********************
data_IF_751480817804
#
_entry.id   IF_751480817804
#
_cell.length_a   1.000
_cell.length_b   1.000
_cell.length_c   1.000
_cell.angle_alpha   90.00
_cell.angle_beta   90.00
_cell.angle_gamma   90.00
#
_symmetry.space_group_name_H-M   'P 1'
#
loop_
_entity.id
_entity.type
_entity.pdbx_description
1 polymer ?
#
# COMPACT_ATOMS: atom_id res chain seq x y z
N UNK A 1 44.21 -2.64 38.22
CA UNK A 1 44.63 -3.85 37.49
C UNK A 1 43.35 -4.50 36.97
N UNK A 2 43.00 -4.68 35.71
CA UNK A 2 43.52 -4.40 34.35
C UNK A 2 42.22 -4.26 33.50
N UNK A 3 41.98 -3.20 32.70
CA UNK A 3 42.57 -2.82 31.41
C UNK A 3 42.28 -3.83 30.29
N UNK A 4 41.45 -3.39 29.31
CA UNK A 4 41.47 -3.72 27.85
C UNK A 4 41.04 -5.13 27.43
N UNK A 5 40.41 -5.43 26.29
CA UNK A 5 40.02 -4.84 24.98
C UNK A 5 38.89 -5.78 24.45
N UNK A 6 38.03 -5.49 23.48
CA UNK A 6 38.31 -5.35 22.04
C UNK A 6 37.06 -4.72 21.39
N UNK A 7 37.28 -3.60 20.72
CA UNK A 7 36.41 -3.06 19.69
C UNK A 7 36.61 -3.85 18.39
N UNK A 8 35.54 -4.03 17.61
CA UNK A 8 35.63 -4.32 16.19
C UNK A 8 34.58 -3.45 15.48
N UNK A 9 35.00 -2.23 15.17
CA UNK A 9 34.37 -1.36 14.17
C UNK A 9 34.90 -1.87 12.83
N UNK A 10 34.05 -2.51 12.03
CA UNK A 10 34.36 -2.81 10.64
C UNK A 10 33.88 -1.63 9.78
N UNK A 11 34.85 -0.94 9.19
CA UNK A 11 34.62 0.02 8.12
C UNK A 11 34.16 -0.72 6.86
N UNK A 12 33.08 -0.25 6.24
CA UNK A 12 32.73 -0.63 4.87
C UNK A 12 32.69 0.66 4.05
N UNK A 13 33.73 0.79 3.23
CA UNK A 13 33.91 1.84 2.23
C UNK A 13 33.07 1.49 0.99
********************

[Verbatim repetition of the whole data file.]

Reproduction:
data_IF_751480817804
#
_entry.id   IF_751480817804
#
_cell.length_a   1.000
_cell.length_b   1.000
_cell.length_c   1.000
_cell.angle_alpha   90.00
_cell.angle_beta   90.00
_cell.angle_gamma   90.00
#
_symmetry.space_group_name_H-M   'P 1'
#
loop_
_entity.id
_entity.type
_entity.pdbx_description
1 polymer ?
#
# COMPACT_ATOMS: atom_id res chain seq x y z
N UNK A 1 44.21 -2.64 38.22
CA UNK A 1 44.63 -3.85 37.49
C UNK A 1 43.35 -4.50 36.97
N UNK A 2 43.00 -4.68 35.71
CA UNK A 2 43.52 -4.40 34.35
C UNK A 2 42.22 -4.26 33.50
N UNK A 3 41.98 -3.20 32.70
CA UNK A 3 42.57 -2.82 31.41
C UNK A 3 42.28 -3.83 30.29
N UNK A 4 41.45 -3.39 29.31
CA UNK A 4 41.47 -3.72 27.85
C UNK A 4 41.04 -5.13 27.43
N UNK A 5 40.41 -5.43 26.29
CA UNK A 5 40.02 -4.84 24.98
C UNK A 5 38.89 -5.78 24.45
N UNK A 6 38.03 -5.49 23.48
CA UNK A 6 38.31 -5.35 22.04
C UNK A 6 37.06 -4.72 21.39
N UNK A 7 37.28 -3.60 20.72
CA UNK A 7 36.41 -3.06 19.69
C UNK A 7 36.61 -3.85 18.39
N UNK A 8 35.54 -4.03 17.61
CA UNK A 8 35.63 -4.32 16.19
C UNK A 8 34.58 -3.45 15.48
N UNK A 9 35.00 -2.23 15.17
CA UNK A 9 34.37 -1.36 14.17
C UNK A 9 34.90 -1.87 12.83
N UNK A 10 34.05 -2.51 12.03
CA UNK A 10 34.36 -2.81 10.64
C UNK A 10 33.88 -1.63 9.78
N UNK A 11 34.85 -0.94 9.19
CA UNK A 11 34.62 0.02 8.12
C UNK A 11 34.16 -0.72 6.86
N UNK A 12 33.08 -0.25 6.24
CA UNK A 12 32.73 -0.63 4.87
C UNK A 12 32.69 0.66 4.05
N UNK A 13 33.73 0.79 3.23
CA UNK A 13 33.91 1.84 2.23
C UNK A 13 33.07 1.49 0.99